Obesity in Cats is a Growing Problem
Trying to shed some of those excess pounds you put on during the pandemic? You’re not alone. Even pets gained weight during the lockdown due to restrictions on walking and more snack time with their humans. U.S. veterinarians noticed weight gain and higher obesity levels in pets since the pandemic began. But even before the pandemic, obesity among pets was on the rise, reaching epidemic levels. In 2018, an estimated 60 percent of cats and 56 percent of dogs in the U.S. were overweight.
Obesity is defined as an excessive accumulation of body fat. Specifically related to cats, when your kitty exceeds its ideal body weight by 10 percent, it is considered overweight. It is considered obese when it exceeds its ideal weight by 20 percent. Obesity can increase the risk of serious medical conditions in your cat including diabetes mellitus, fatty liver disease, arthritis, cancer and heart and respiratory disease.
Veterinarians advise that the best way to tell if your cat is overweight is to feel the ribs. Touch the sides of your cat and see if you can feel each individual rib. You don’t want to see ribs jutting out, but you do want to feel the ribs underneath the skin and a small layer of fat. If you can't feel your cat's ribs or follow them up to the spine, your cat is overweight. If you still are not sure after conducting this examination, weigh your cat.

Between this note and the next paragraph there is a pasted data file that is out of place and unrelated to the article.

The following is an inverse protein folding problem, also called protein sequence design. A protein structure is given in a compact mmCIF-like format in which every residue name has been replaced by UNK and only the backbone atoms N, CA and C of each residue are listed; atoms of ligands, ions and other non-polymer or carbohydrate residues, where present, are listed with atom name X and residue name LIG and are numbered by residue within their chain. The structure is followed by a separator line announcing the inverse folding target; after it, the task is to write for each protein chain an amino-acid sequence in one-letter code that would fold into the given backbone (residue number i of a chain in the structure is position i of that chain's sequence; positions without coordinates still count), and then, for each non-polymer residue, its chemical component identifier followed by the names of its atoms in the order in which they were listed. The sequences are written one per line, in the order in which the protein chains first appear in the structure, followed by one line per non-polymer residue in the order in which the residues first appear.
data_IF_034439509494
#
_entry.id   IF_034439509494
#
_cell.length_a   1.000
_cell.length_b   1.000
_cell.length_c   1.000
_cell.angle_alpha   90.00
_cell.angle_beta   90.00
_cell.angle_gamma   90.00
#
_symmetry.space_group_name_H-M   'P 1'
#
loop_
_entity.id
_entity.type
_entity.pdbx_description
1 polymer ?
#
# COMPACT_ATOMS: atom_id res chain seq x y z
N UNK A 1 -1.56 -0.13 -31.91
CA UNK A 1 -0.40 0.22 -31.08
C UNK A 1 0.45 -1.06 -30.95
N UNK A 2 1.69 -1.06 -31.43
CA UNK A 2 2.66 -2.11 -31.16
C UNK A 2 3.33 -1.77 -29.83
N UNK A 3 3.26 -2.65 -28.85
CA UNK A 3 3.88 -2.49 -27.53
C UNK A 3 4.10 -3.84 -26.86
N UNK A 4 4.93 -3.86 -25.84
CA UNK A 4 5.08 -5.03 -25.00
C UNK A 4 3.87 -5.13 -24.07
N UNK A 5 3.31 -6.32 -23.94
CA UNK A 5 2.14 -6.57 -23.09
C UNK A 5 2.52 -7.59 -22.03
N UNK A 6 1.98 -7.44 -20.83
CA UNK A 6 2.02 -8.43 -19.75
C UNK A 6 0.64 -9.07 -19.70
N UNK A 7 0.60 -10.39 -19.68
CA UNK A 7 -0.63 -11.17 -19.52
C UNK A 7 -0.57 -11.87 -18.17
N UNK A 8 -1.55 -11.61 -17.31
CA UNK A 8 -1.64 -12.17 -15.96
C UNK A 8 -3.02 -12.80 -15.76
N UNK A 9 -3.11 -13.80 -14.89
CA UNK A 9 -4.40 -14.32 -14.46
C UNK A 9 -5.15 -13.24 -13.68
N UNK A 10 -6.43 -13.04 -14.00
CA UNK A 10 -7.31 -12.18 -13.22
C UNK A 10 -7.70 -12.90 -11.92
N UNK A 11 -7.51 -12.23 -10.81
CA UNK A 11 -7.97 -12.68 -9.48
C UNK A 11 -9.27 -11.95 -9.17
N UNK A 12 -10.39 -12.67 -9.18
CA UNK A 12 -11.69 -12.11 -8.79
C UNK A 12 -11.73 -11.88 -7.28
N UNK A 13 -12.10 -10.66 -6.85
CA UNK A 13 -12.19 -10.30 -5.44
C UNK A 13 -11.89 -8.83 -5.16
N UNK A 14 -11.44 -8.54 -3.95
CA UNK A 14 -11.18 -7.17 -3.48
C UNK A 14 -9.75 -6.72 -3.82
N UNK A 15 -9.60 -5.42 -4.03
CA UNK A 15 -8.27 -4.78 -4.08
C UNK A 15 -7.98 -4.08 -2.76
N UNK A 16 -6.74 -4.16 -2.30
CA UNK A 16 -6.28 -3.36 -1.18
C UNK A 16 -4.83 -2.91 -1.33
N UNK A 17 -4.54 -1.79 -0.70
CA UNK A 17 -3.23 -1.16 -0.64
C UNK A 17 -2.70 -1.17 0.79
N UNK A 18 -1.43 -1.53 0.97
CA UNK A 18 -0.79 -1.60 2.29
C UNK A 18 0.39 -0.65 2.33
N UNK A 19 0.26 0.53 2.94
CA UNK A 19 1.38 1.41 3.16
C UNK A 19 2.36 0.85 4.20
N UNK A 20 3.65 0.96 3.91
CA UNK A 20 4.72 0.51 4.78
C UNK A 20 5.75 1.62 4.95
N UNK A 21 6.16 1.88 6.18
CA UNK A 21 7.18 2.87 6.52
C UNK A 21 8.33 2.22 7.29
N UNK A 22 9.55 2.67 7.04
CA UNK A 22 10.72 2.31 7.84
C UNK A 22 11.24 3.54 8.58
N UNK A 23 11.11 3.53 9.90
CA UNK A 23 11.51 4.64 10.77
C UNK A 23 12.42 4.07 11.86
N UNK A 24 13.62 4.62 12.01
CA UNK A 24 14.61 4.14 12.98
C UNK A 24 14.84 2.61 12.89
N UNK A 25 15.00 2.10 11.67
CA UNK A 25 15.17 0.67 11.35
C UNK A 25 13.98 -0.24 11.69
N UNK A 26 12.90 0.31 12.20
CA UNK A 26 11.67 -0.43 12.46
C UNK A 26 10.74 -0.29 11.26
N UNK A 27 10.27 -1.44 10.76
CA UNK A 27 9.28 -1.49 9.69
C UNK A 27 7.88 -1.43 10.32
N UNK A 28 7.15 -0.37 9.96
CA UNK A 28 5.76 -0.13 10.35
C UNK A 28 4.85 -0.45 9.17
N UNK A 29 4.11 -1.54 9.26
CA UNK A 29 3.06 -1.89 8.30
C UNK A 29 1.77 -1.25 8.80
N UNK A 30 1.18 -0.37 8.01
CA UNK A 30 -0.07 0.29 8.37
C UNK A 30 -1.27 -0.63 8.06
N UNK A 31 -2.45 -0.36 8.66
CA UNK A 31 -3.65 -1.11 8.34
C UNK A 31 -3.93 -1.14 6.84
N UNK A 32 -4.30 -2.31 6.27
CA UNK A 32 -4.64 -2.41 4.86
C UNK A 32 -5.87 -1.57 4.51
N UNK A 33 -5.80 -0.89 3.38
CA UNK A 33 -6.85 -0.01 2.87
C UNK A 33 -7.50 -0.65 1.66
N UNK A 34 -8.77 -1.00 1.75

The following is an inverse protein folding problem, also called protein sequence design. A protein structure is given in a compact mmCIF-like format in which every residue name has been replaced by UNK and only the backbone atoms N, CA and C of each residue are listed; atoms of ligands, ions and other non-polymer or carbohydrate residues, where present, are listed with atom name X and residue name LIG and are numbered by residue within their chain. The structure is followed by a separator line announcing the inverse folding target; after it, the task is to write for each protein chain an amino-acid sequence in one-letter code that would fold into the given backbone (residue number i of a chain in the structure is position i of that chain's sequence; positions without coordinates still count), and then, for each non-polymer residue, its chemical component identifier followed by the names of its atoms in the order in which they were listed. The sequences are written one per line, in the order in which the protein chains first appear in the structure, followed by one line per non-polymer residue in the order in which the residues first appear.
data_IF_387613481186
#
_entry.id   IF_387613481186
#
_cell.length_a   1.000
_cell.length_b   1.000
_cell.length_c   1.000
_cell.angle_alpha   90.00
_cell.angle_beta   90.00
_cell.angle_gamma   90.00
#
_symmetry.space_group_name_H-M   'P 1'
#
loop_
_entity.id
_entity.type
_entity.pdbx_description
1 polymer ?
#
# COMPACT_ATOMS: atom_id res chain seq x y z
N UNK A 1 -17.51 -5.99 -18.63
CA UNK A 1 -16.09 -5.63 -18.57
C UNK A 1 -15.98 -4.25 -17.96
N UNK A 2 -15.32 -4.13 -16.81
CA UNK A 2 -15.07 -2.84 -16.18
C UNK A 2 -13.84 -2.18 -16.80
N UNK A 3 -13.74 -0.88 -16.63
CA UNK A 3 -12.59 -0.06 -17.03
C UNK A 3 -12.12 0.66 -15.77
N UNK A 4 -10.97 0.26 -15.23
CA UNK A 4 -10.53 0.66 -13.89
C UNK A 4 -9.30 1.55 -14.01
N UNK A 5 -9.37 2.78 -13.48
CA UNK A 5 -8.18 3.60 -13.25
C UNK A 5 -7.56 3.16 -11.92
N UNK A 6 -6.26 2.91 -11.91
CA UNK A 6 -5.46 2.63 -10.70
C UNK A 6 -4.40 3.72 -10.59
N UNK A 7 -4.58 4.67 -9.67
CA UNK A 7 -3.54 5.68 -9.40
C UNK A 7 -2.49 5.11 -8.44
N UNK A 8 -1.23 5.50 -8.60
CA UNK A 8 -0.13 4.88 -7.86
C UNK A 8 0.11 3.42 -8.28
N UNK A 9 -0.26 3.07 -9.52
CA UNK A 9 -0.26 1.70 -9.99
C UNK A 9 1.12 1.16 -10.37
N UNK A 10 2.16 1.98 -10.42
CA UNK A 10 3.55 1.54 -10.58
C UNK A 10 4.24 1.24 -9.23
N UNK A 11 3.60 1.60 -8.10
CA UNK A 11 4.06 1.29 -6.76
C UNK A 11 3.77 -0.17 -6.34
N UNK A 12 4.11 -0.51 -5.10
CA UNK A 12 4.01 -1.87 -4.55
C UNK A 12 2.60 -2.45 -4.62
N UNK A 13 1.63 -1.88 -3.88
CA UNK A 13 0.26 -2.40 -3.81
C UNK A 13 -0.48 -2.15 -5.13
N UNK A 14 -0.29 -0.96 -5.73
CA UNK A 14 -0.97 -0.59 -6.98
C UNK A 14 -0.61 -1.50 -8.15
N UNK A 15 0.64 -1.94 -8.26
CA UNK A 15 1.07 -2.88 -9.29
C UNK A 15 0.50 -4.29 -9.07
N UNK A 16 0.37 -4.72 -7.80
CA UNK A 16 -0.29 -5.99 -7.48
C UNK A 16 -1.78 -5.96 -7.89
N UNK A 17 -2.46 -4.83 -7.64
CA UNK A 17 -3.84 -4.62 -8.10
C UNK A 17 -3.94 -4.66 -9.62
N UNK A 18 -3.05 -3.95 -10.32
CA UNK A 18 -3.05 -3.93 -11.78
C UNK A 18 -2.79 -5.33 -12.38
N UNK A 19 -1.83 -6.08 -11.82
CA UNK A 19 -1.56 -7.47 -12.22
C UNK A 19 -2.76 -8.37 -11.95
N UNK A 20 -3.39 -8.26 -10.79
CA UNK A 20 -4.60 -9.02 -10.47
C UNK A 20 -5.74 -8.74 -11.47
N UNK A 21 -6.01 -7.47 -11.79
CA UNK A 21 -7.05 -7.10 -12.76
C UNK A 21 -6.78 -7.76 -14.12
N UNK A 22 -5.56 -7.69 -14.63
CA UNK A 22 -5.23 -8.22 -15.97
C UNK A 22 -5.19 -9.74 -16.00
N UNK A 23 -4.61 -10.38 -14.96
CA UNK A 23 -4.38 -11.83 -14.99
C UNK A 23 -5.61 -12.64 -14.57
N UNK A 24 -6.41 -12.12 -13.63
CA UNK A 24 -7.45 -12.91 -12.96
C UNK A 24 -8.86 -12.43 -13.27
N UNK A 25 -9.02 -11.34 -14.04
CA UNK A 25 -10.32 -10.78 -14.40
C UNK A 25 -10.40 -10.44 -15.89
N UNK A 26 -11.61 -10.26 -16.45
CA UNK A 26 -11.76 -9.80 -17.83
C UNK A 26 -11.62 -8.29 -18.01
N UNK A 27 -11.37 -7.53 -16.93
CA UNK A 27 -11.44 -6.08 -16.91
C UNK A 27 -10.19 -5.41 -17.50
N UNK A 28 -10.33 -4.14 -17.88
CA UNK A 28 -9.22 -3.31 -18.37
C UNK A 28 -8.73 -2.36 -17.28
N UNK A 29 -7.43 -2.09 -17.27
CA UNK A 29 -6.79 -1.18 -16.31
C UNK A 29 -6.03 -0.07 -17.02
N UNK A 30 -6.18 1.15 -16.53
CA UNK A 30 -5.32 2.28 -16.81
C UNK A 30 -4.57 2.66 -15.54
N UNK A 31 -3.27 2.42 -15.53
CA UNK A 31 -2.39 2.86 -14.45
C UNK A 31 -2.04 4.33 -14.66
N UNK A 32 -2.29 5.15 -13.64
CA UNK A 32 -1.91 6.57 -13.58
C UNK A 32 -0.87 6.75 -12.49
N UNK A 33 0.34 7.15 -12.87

Free feeding or leaving food out all day for your cats is cited as a major cause of cat obesity, though genetics can play a role. Also, while keeping your cat indoors helps ensure its safety, it generally results in a lower level of activity.
Ultimately prevention is better than treatment, but your cat may be overweight already and it’s time to plan a visit to the vet. Before you go, make note of when you feed your cat, how much it eats, the types of food you feed and any special treats or ‘people food’ you give. Your vet can provide you with commercial low-calorie food, which will help the weight loss. However, even so, these foods are still most effective when you add exercise. While your local pet supply store can arm you with lots of toys to entertain your cat – cats love following the laser light or the fishing pole - some of the homegrown ones are just as effective. Of course, if your cat is alone, you may want to consider a cat pal or even two. There are lots of homeless cats these days and, let’s face it, who doesn’t like to exercise with a friend?
The ultimate solution will undoubtedly take some work and patience, but in the end a trimmer cat means a healthier cat and that means lots of years to enjoy your pal.